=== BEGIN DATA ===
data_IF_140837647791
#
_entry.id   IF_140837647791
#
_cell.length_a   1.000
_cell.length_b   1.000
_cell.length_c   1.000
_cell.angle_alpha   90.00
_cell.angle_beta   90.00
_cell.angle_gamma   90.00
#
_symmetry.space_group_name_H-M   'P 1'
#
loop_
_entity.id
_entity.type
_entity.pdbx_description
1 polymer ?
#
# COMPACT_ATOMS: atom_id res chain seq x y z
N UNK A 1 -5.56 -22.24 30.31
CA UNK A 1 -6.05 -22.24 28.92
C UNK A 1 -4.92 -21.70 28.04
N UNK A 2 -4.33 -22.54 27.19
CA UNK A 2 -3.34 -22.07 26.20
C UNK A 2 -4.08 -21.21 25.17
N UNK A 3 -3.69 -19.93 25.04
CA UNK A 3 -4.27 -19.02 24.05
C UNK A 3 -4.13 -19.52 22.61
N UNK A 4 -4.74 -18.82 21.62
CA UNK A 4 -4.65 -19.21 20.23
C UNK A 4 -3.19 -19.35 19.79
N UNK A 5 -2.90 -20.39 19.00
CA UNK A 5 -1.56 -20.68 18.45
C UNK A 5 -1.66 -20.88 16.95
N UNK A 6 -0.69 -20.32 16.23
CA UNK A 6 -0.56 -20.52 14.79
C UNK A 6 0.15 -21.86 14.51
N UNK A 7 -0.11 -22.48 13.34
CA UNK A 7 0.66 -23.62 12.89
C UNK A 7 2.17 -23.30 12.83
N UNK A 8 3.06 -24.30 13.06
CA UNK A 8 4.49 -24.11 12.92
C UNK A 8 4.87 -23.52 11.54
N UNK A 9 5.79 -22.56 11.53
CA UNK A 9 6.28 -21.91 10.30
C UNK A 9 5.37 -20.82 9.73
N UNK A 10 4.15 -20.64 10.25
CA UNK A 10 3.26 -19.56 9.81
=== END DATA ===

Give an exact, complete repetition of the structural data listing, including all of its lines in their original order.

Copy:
data_IF_140837647791
#
_entry.id   IF_140837647791
#
_cell.length_a   1.000
_cell.length_b   1.000
_cell.length_c   1.000
_cell.angle_alpha   90.00
_cell.angle_beta   90.00
_cell.angle_gamma   90.00
#
_symmetry.space_group_name_H-M   'P 1'
#
loop_
_entity.id
_entity.type
_entity.pdbx_description
1 polymer ?
#
# COMPACT_ATOMS: atom_id res chain seq x y z
N UNK A 1 -5.56 -22.24 30.31
CA UNK A 1 -6.05 -22.24 28.92
C UNK A 1 -4.92 -21.70 28.04
N UNK A 2 -4.33 -22.54 27.19
CA UNK A 2 -3.34 -22.07 26.20
C UNK A 2 -4.08 -21.21 25.17
N UNK A 3 -3.69 -19.93 25.04
CA UNK A 3 -4.27 -19.02 24.05
C UNK A 3 -4.13 -19.52 22.61
N UNK A 4 -4.74 -18.82 21.62
CA UNK A 4 -4.65 -19.21 20.23
C UNK A 4 -3.19 -19.35 19.79
N UNK A 5 -2.90 -20.39 19.00
CA UNK A 5 -1.56 -20.68 18.45
C UNK A 5 -1.66 -20.88 16.95
N UNK A 6 -0.69 -20.32 16.23
CA UNK A 6 -0.56 -20.52 14.79
C UNK A 6 0.15 -21.86 14.51
N UNK A 7 -0.11 -22.48 13.34
CA UNK A 7 0.66 -23.62 12.89
C UNK A 7 2.17 -23.30 12.83
N UNK A 8 3.06 -24.30 13.06
CA UNK A 8 4.49 -24.11 12.92
C UNK A 8 4.87 -23.52 11.54
N UNK A 9 5.79 -22.56 11.53
CA UNK A 9 6.28 -21.91 10.30
C UNK A 9 5.37 -20.82 9.73
N UNK A 10 4.15 -20.64 10.25
CA UNK A 10 3.26 -19.56 9.81